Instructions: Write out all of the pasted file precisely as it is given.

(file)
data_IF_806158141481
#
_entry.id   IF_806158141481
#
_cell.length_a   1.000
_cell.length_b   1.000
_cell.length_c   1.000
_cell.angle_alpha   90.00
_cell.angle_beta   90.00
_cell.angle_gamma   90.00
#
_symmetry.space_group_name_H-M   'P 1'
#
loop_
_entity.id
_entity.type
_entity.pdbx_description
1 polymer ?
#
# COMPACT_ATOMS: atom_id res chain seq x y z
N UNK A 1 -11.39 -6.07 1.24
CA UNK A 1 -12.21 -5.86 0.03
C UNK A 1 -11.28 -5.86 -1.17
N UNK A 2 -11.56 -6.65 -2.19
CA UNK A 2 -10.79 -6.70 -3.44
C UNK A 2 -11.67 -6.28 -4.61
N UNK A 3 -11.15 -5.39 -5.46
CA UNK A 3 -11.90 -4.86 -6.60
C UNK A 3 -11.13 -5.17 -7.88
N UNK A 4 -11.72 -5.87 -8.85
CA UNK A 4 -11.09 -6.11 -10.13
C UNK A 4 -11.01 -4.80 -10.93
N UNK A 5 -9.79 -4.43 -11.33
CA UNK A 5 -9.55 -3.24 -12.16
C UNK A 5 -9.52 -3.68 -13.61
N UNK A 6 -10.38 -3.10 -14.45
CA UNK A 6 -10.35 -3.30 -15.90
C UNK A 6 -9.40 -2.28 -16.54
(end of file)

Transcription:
data_IF_806158141481
#
_entry.id   IF_806158141481
#
_cell.length_a   1.000
_cell.length_b   1.000
_cell.length_c   1.000
_cell.angle_alpha   90.00
_cell.angle_beta   90.00
_cell.angle_gamma   90.00
#
_symmetry.space_group_name_H-M   'P 1'
#
loop_
_entity.id
_entity.type
_entity.pdbx_description
1 polymer ?
#
# COMPACT_ATOMS: atom_id res chain seq x y z
N UNK A 1 -11.39 -6.07 1.24
CA UNK A 1 -12.21 -5.86 0.03
C UNK A 1 -11.28 -5.86 -1.17
N UNK A 2 -11.56 -6.65 -2.19
CA UNK A 2 -10.79 -6.70 -3.44
C UNK A 2 -11.67 -6.28 -4.61
N UNK A 3 -11.15 -5.39 -5.46
CA UNK A 3 -11.90 -4.86 -6.60
C UNK A 3 -11.13 -5.17 -7.88
N UNK A 4 -11.72 -5.87 -8.85
CA UNK A 4 -11.09 -6.11 -10.13
C UNK A 4 -11.01 -4.80 -10.93
N UNK A 5 -9.79 -4.43 -11.33
CA UNK A 5 -9.55 -3.24 -12.16
C UNK A 5 -9.52 -3.68 -13.61
N UNK A 6 -10.38 -3.10 -14.45
CA UNK A 6 -10.35 -3.30 -15.90
C UNK A 6 -9.40 -2.28 -16.54